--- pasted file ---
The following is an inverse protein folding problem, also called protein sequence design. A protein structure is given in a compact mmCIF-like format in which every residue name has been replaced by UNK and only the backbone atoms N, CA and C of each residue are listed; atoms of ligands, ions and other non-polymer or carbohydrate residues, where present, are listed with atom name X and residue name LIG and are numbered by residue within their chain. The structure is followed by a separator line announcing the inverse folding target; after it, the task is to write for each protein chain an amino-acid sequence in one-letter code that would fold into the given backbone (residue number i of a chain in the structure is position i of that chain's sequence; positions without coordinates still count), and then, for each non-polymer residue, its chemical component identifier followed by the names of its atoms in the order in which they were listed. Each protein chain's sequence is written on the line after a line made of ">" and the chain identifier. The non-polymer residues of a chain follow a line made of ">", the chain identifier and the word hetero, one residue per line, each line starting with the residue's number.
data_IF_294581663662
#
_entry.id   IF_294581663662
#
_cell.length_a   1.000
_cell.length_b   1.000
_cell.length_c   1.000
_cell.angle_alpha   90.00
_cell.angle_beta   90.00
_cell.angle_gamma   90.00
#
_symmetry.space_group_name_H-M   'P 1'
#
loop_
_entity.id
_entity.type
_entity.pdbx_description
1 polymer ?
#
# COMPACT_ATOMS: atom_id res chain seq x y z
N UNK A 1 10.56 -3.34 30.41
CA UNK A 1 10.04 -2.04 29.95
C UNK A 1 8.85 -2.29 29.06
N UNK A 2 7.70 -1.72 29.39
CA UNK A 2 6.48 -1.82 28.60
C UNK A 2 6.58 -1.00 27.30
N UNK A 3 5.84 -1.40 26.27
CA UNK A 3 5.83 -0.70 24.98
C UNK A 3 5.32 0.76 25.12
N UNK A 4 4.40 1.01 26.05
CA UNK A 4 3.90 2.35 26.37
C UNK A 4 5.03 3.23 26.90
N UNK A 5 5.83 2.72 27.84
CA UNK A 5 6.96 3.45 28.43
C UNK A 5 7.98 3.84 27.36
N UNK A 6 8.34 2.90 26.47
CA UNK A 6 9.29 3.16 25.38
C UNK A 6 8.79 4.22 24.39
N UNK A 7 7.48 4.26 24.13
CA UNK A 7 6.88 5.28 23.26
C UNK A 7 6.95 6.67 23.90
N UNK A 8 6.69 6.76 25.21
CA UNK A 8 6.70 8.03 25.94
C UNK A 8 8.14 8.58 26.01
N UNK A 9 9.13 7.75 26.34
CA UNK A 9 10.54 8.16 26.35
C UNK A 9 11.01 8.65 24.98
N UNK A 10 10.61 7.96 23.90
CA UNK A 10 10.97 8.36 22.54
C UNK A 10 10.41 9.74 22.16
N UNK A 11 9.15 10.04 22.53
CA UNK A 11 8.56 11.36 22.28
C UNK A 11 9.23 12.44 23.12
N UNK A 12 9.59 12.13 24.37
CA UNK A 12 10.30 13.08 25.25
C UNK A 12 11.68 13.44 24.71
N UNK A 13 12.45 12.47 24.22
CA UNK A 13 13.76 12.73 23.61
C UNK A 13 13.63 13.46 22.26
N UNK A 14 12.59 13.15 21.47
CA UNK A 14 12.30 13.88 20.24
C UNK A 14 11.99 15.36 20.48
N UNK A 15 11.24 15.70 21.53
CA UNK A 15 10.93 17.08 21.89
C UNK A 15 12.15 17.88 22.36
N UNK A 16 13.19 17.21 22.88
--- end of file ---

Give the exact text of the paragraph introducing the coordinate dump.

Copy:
The following is an inverse protein folding problem, also called protein sequence design. A protein structure is given in a compact mmCIF-like format in which every residue name has been replaced by UNK and only the backbone atoms N, CA and C of each residue are listed; atoms of ligands, ions and other non-polymer or carbohydrate residues, where present, are listed with atom name X and residue name LIG and are numbered by residue within their chain. The structure is followed by a separator line announcing the inverse folding target; after it, the task is to write for each protein chain an amino-acid sequence in one-letter code that would fold into the given backbone (residue number i of a chain in the structure is position i of that chain's sequence; positions without coordinates still count), and then, for each non-polymer residue, its chemical component identifier followed by the names of its atoms in the order in which they were listed. Each protein chain's sequence is written on the line after a line made of ">" and the chain identifier. The non-polymer residues of a chain follow a line made of ">", the chain identifier and the word hetero, one residue per line, each line starting with the residue's number.